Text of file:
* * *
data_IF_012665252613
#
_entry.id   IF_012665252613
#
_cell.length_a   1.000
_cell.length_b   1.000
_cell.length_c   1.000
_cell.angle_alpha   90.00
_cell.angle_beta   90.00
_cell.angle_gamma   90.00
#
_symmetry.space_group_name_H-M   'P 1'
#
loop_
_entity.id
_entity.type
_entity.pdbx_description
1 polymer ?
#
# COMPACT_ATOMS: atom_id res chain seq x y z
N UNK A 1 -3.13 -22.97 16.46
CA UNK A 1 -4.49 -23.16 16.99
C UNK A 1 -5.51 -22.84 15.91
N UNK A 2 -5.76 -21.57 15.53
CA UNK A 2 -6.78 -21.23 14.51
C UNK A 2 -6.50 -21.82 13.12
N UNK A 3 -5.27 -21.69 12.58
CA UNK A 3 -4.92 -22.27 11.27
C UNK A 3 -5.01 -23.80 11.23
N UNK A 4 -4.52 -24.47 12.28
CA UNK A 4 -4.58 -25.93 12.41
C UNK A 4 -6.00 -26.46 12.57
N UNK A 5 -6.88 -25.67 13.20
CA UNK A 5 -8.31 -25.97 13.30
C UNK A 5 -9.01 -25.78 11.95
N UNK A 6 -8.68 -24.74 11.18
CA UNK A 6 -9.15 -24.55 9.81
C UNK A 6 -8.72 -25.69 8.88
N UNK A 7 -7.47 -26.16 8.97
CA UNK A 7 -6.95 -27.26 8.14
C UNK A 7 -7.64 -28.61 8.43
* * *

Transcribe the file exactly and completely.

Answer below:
data_IF_012665252613
#
_entry.id   IF_012665252613
#
_cell.length_a   1.000
_cell.length_b   1.000
_cell.length_c   1.000
_cell.angle_alpha   90.00
_cell.angle_beta   90.00
_cell.angle_gamma   90.00
#
_symmetry.space_group_name_H-M   'P 1'
#
loop_
_entity.id
_entity.type
_entity.pdbx_description
1 polymer ?
#
# COMPACT_ATOMS: atom_id res chain seq x y z
N UNK A 1 -3.13 -22.97 16.46
CA UNK A 1 -4.49 -23.16 16.99
C UNK A 1 -5.51 -22.84 15.91
N UNK A 2 -5.76 -21.57 15.53
CA UNK A 2 -6.78 -21.23 14.51
C UNK A 2 -6.50 -21.82 13.12
N UNK A 3 -5.27 -21.69 12.58
CA UNK A 3 -4.92 -22.27 11.27
C UNK A 3 -5.01 -23.80 11.23
N UNK A 4 -4.52 -24.47 12.28
CA UNK A 4 -4.58 -25.93 12.41
C UNK A 4 -6.00 -26.46 12.57
N UNK A 5 -6.88 -25.67 13.20
CA UNK A 5 -8.31 -25.97 13.30
C UNK A 5 -9.01 -25.78 11.95
N UNK A 6 -8.68 -24.74 11.18
CA UNK A 6 -9.15 -24.55 9.81
C UNK A 6 -8.72 -25.69 8.88
N UNK A 7 -7.47 -26.16 8.97
CA UNK A 7 -6.95 -27.26 8.14
C UNK A 7 -7.64 -28.61 8.43